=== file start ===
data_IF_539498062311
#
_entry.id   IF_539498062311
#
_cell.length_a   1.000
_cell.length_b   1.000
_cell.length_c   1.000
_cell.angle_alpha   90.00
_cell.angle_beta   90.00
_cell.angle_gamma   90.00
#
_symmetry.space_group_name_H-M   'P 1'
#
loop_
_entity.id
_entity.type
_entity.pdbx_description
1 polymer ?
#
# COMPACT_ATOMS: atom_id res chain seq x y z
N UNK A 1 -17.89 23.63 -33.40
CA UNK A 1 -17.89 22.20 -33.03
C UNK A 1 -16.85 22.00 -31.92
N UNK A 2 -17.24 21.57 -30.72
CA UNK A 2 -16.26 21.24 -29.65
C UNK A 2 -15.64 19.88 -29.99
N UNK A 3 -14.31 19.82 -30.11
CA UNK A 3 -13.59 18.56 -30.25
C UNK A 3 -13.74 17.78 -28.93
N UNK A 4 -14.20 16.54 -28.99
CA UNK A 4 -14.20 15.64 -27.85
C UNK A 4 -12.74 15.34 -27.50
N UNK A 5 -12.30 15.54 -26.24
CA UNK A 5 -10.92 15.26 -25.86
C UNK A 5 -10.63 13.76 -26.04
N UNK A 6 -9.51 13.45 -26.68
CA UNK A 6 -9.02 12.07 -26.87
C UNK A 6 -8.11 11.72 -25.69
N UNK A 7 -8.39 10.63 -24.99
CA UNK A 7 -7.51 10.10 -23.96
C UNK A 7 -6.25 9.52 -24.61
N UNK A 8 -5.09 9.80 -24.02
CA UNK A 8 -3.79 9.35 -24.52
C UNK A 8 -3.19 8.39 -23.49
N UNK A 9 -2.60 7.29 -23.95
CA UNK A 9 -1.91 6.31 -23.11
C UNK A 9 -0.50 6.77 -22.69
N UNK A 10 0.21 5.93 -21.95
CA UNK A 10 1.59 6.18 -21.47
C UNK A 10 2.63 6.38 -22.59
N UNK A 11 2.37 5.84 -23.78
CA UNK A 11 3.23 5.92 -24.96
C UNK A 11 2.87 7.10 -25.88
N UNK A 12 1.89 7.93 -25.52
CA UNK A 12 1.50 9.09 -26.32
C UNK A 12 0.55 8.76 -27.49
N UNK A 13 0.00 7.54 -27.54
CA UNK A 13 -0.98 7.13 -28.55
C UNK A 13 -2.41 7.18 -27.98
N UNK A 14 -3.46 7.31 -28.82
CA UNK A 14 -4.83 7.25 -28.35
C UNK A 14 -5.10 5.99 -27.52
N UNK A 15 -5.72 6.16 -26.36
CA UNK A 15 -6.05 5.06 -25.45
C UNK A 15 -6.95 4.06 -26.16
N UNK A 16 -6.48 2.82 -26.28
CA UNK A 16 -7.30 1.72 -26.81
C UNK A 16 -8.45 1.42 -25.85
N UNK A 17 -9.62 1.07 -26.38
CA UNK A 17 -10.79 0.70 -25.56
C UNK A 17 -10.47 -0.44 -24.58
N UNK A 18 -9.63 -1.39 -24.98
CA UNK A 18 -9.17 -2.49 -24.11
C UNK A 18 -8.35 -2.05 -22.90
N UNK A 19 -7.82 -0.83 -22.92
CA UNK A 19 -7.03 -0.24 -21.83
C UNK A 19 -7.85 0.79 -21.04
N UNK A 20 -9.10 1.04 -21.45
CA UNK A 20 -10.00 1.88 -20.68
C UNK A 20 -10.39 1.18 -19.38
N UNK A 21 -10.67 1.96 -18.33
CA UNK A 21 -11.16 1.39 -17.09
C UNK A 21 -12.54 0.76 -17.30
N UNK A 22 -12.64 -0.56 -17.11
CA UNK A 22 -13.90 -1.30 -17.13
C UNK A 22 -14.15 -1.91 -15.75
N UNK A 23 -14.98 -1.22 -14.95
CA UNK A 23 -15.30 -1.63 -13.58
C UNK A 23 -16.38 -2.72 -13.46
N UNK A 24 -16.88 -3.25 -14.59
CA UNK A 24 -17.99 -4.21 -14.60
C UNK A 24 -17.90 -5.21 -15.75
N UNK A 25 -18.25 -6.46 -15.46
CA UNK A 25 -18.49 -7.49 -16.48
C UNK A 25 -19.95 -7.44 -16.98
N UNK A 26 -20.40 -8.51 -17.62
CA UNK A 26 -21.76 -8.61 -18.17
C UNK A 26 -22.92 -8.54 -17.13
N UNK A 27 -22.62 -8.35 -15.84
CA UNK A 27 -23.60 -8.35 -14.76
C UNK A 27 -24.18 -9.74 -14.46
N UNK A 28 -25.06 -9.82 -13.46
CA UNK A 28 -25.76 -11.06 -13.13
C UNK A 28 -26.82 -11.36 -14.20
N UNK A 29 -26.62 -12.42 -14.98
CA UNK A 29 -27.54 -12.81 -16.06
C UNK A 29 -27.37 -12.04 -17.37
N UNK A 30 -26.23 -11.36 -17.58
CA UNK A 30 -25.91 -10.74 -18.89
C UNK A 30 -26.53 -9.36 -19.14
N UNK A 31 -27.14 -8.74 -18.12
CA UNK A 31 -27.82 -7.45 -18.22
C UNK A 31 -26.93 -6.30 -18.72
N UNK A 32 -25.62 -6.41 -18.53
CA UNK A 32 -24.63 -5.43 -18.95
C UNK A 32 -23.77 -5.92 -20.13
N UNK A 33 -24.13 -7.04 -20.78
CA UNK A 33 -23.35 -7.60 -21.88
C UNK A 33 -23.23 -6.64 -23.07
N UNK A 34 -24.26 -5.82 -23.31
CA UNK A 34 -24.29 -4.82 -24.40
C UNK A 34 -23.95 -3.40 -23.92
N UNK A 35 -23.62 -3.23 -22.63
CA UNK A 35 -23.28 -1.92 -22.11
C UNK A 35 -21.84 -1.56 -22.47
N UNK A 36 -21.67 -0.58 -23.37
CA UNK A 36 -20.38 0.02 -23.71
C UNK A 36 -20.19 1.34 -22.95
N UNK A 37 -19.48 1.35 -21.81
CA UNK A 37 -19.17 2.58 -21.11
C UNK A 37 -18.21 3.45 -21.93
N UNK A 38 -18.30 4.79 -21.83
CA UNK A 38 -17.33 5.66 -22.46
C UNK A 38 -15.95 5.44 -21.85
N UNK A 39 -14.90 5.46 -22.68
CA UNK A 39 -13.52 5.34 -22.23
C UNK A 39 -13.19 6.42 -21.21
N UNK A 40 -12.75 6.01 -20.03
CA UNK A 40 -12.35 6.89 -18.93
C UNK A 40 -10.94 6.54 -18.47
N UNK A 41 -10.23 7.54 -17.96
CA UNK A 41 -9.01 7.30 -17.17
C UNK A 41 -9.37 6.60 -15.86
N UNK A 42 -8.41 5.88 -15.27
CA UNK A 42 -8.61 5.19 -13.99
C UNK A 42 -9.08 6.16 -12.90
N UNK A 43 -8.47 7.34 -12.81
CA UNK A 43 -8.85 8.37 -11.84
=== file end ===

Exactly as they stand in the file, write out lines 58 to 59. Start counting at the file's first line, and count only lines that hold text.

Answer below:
CA UNK A 13 -0.98 7.13 -28.55
C UNK A 13 -2.41 7.18 -27.98